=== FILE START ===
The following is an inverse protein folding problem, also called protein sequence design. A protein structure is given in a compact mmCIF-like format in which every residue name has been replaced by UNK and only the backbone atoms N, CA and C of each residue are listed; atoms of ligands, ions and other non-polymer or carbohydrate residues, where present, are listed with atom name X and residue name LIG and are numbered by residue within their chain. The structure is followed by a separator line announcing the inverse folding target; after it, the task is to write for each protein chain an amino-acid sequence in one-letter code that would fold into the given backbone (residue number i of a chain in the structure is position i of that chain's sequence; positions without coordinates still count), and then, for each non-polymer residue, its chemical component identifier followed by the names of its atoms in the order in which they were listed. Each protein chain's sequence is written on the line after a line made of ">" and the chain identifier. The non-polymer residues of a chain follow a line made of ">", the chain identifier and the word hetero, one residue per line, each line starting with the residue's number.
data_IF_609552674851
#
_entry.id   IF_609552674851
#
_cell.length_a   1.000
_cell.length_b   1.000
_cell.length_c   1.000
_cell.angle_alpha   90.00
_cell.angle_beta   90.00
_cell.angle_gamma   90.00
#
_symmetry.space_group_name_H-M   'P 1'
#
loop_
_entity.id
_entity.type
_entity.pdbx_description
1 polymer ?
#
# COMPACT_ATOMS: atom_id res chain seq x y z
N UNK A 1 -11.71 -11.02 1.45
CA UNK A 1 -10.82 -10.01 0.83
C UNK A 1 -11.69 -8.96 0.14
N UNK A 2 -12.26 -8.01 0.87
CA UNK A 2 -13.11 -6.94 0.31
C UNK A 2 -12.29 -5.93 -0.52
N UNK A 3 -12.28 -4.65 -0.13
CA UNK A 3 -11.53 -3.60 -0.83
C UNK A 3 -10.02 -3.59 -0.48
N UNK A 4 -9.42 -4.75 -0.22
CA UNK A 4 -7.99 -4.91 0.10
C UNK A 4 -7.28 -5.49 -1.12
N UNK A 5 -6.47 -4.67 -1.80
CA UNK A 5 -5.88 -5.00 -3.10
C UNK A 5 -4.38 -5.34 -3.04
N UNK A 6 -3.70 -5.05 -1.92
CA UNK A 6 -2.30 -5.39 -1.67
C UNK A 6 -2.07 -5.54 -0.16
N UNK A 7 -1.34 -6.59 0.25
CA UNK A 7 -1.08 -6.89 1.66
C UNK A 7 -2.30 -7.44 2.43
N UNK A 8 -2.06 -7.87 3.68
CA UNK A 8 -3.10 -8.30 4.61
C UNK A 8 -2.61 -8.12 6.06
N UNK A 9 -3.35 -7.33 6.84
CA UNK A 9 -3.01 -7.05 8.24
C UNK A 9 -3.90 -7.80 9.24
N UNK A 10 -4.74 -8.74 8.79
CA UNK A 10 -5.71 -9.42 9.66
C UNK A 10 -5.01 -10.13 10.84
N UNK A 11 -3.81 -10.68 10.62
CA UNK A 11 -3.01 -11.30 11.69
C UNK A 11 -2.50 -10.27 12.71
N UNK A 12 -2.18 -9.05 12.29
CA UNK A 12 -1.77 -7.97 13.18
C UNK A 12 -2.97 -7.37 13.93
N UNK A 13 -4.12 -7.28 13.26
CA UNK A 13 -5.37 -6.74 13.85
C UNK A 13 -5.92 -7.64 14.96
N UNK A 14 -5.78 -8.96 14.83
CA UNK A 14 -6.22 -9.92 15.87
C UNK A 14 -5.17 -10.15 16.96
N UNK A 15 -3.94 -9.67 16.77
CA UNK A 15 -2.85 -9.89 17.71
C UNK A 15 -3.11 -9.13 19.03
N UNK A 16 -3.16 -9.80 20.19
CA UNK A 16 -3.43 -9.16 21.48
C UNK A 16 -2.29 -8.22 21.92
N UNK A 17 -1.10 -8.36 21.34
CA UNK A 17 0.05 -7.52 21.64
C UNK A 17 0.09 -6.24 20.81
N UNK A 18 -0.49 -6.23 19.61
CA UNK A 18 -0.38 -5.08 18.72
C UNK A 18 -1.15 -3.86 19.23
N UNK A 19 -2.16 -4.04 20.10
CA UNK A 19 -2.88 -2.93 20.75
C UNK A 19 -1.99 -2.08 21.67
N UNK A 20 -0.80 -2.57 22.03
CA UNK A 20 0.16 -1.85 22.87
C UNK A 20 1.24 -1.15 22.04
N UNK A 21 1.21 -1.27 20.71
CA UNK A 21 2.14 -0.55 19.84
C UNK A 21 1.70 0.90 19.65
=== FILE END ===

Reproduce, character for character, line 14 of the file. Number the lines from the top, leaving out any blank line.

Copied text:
#